In my latest pair of reviews for We Love This Book, I’m looking at a darkly comic thriller that launches the new ONE imprint from Pushkin Press; and a history of social media that finds its subject’s roots to stretch further back than you might suppose.
Jamie Mason, Three Graves Full (2012)
“There is very little peace for a man with a body buried in his backyard.”
In Jamie Mason‘s Three Graves Full, the man with the corpse in his garden is Jason Getty, who killed a conman named Gary Harris in the heat of the moment and hastily buried the evidence. We meet Jason as he is hoping the gardeners won’t come across Harris’s body. They don’t – but they do uncover two more bodies that Getty knew nothing about. These are the remains of Katielynn Montgomery and her lover Reid Tamblin, who were killed by Katielynn’s husband Boyd when he found them in bed together when the Montgomerys occupied Getty’s home. Now the police investigation will bring old and new players back to the house.
Three Graves Full can be divided into two parts: the first manoeuvres the main characters into place and reveals the broad extent of what has happened – even when the book is at its most amusing, Mason never allows us to forget the underlying gravity of the situation. The novel then turns into a breakneck chase which is as thrilling as one could wish; overlapping views of the same scene underline that there are partial perspectives all the way down. Mason explores what may happen when people seek to keep the deepest secrets, in a novel that deftly balances humour, action and contemplation.
(Read the original review here.)
Tom Standage, Writing on the Wall (2013)
According to Tom Standage, digital editor at the Economist, ‘social media’ has been around for a lot longer than you might think.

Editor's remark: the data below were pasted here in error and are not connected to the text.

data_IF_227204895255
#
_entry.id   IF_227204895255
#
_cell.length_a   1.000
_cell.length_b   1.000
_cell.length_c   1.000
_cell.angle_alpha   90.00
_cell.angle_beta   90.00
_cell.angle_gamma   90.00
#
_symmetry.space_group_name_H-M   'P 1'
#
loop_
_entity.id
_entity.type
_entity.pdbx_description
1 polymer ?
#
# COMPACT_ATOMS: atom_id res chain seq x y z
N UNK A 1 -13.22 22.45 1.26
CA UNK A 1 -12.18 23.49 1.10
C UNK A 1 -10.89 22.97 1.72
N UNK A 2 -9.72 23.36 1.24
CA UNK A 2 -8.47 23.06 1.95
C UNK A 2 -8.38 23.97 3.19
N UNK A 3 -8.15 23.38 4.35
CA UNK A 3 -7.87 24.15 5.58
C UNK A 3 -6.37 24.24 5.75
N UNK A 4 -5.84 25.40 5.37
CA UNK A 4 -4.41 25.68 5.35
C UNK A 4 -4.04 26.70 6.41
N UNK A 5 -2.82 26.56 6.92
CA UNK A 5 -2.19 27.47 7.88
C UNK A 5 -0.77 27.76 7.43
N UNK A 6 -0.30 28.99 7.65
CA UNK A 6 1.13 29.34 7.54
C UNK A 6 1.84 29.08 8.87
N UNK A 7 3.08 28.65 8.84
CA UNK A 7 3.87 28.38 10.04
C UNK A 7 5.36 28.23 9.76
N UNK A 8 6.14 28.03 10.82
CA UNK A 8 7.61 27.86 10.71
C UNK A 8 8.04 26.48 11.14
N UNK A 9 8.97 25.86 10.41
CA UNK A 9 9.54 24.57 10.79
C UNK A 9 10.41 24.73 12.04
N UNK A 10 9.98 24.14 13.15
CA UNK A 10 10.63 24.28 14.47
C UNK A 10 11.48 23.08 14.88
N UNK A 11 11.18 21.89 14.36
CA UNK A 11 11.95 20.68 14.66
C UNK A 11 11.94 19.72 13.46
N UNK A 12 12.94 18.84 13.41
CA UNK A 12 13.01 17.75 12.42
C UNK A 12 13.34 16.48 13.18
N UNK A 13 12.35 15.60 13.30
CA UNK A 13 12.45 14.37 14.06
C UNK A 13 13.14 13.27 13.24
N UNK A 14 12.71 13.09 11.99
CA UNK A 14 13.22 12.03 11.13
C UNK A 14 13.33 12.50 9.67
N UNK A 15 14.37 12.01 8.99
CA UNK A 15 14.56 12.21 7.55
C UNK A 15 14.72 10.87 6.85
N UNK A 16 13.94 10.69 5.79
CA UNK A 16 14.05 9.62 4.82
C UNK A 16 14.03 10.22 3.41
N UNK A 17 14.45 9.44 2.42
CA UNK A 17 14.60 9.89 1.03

For most of human history, Standage argues in Writing on the Wall, information has mainly been shared between individuals, through personal networks. From this viewpoint, the 20th century’s centralised broadcast media, transmitting information to large numbers of people at once, are a historical anomaly.
I’ll admit I was sceptical about this book at first, concerned that Standage’s approach might be too anachronistic. In the event, I found it quite persuasive. The author goes chronologically through a number of examples, mostly from Western Europe, highlighting the similarities with contemporary social media. The Romans exchanged information through letters which could be intended for wider circulation; comments may literally be written on walls, and sometimes attracted replies.
Individuals at the Tudor court compiled interesting texts into their own commonplace books, rather like someone today adding content to a social media profile. The coffeehouses of 17th century London served as hubs for debate and the exchange of ideas. Even when the facts are familiar, Standage’s interpretation encourages us to look at the past in a new light.
Perhaps inevitably, Writing on the Wall loses a little of its interest when it reaches the development of the internet, because here Standage is narrating history more conventionally, rather than making those unexpected connections between past and present. But the book ends with a salutary reminder that information-sharing does not stand still, and we don’t know where its fascinating story will turn next.
(Read the original review here.)